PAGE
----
Fulfilling national and international commitments to reduce greenhouse gas emissions, as well as adapting territories, societies, and ecosystems to a changing climate, will require the mobilization and management of significant financial resources. While ensuring that developed countries provide financial resources to developing countries is critical, as is stipulated in the United Nations Framework Convention on Climate Change, there is also a need to mobilize resources at the national level in developing countries. The Paris Agreement has invited all parties to contribute to climate action, including the mobilization of finance and making these financial flows consistent with low greenhouse gas emissions and resilient development. This means that all countries united by common principles should, within their respective capacities and challenges, create public policies and budgets that help tackle climate change.
The Climate Finance Group for Latin America and the Caribbean and the International Budget Partnership present this methodological guide, which is designed to support the work of civil society and other non-governmental stakeholders, as well as governmental stakeholders from central and local governments, and legislative representatives interested in exploring the public budget’s role in tackling climate change. Download PDF.
Climate change is one of the greatest challenges facing the world today. Significant amounts of finance are and will be required to enable governments around the globe to support adaptation and mitigation efforts. There is growing interest among government, civil society, the private sector and international actors on how to mobilize finance, from both international and national sources, to address the climate crisis.1 Climate finance creates opportunities to mitigate the worst effects of climate change on poor and marginalized groups. Whether it will do so or not depends on the strength of public finance accountability ecosystems through which funds – both domestic and from international donors – are allocated and executed to deliver climate-adapted local development. In this paper, we will use the term “CFA ecosystem” to refer to the public finance accountability ecosystem, but with particular attention to climate-specific funding for inputs and development outcomes related to climate change adaptation.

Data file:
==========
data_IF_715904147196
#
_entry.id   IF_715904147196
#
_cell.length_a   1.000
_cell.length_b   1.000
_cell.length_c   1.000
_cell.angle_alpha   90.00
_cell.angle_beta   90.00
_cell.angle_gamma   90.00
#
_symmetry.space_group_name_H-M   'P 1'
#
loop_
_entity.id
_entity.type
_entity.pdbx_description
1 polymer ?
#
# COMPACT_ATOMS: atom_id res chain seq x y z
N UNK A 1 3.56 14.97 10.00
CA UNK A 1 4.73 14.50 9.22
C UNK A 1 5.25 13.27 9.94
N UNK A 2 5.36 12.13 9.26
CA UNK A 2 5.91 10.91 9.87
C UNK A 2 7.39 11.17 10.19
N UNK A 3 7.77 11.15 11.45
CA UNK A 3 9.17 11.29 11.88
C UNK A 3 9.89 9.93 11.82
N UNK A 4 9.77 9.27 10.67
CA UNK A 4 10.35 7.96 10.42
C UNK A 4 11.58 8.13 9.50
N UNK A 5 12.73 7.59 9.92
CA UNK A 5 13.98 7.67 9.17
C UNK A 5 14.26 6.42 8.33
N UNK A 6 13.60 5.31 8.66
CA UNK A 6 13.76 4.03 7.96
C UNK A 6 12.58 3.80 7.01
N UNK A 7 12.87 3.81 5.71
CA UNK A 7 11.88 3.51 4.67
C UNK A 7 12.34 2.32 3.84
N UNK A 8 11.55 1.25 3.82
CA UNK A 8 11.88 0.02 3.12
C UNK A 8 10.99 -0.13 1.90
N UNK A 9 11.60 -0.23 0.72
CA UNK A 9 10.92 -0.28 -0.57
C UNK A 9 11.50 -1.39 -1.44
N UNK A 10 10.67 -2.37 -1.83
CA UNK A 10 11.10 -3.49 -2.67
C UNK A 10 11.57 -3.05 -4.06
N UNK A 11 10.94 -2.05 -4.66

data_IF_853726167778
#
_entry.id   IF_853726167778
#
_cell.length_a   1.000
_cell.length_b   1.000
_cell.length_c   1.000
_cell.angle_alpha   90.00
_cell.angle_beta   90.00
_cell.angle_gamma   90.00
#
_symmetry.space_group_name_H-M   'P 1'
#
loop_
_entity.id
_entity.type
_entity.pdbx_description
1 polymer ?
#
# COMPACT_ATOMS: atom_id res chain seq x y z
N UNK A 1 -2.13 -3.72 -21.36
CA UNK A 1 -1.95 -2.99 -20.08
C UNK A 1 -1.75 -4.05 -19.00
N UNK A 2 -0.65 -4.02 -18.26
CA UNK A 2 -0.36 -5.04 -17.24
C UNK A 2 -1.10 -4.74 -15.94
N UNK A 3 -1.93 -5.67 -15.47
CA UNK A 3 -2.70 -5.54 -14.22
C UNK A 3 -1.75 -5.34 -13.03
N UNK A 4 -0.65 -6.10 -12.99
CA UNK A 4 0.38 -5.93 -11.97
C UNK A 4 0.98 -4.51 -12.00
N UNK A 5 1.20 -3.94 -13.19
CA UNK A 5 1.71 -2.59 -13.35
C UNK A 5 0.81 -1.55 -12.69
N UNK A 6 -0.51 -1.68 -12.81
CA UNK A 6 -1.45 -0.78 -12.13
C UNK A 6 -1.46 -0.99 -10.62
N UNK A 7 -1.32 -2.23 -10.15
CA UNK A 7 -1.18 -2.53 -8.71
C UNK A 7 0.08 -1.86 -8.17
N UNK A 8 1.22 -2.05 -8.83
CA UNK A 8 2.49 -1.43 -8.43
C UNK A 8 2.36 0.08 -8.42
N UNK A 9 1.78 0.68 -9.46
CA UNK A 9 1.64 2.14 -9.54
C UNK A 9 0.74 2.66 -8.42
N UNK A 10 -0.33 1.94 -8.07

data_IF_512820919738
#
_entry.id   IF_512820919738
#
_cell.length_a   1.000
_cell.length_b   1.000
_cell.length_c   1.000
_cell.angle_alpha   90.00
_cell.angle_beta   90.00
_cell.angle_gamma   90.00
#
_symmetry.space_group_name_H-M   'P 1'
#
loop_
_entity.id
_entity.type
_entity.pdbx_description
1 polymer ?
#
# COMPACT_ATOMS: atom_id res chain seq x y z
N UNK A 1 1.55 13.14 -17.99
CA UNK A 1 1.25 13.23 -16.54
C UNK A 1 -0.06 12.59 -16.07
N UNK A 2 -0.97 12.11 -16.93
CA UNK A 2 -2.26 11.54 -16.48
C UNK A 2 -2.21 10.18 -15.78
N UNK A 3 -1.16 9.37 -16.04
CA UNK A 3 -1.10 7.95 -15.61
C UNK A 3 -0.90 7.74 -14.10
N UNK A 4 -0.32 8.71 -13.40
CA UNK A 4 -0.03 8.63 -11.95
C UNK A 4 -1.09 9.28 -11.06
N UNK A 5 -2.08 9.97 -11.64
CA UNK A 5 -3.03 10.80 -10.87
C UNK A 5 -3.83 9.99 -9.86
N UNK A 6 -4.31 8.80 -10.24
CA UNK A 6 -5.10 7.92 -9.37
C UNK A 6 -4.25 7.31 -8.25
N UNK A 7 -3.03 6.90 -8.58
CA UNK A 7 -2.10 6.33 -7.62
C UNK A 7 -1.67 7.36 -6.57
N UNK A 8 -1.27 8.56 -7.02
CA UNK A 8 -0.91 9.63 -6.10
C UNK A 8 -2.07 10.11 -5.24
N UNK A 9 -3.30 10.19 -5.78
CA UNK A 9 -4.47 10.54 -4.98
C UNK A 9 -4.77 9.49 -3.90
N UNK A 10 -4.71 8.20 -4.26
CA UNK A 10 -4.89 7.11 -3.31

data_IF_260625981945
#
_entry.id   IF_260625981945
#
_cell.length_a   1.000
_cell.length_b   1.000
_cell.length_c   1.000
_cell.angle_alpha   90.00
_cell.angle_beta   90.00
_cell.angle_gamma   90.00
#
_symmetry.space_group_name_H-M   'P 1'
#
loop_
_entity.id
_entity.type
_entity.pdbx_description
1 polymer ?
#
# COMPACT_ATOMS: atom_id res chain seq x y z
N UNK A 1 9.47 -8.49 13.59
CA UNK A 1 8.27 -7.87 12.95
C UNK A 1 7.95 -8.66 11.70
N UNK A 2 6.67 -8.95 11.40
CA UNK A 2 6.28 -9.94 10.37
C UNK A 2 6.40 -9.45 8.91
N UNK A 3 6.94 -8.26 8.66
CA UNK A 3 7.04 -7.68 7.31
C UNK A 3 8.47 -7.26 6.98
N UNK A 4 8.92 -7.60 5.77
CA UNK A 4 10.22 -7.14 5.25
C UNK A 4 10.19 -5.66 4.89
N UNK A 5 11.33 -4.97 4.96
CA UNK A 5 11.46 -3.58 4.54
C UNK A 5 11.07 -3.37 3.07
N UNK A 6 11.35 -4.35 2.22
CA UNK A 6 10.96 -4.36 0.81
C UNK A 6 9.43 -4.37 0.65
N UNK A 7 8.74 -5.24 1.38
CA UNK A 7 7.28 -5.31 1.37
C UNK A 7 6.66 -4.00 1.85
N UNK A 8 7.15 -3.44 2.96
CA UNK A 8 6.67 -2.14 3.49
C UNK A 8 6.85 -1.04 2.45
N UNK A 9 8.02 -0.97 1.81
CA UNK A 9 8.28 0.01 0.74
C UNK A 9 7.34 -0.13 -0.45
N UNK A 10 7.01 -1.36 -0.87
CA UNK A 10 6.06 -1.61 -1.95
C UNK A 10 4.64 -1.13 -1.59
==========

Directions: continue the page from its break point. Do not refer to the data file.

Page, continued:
This report synthesizes lessons learned from a two- year pilot project supported by the Swedish Postcode Foundation and implemented in Bangladesh, Nepal, and Indonesia by ActionAid Bangladesh (AAB), Forest Resource Studies and Action Team (ForestAction) Nepal, the Indonesian Traditional Union of Fisherfolk (KNTI) and the National Center for Indonesia Leadership (INISIATIF) with support from the International Budget Partnership (IBP). Launched in 2019, the project set out to explore:
- How CFA ecosystems function
- The strategies and roles of various actors within them – including civil society – to strengthen and engage in the systems to ensure that resources reach marginalized communities.
The report synthesizes lessons from this project on what needs to be done to ensure that climate finance is used responsively and accountably to mitigate the worst effects of climate change on poor and marginalized groups. The purpose of this study, conducted by the TAP Room, was to draw out insights and learning from the project to deepen knowledge of CFA ecosystems for the organizations involved and the broader field. The research team conducted a desk review of relevant project documents, interviews with IBP staff, and interviews and focus groups with the implementing civil society organizations (CSOs) in Bangladesh, Nepal, and Indonesia. However, the study is not intended to evaluate IBP’s contribution to, nor the final outcomes of, of the CSO efforts.
Download the full report and executive summary.
Effective climate budgeting requires meaningful participation and systematic public engagement. Without these it is difficult for governments to provide climate financing that aligns with household priorities, and households will continue to spend large amounts of money responding and adapting to climate change without, and sometimes against the flow of, public financing.
Using a case study approach, this paper explores the role of public participation in climate budgeting in Nepal, Bangladesh, and Indonesia by assessing these governments’ adherence to the Global Initiative for Fiscal Transparency (GIFT) principles of public participation in fiscal policy. It also analyses secondary data on household climate and disaster priorities against government climate and disaster expenditure estimates, and finds that households in these countries are significant financiers of climate resilience. But their governments are not yet enabling households to meaningfully participate throughout the public financial management (PFM) process that would lead to better alignment and targeting of the public climate budget.
The paper also identifies cross-country learning and makes recommendations to support improvements in public accountability and participation processes, particularly through interventions to improve national adherence to the GIFT principles. Download the paper.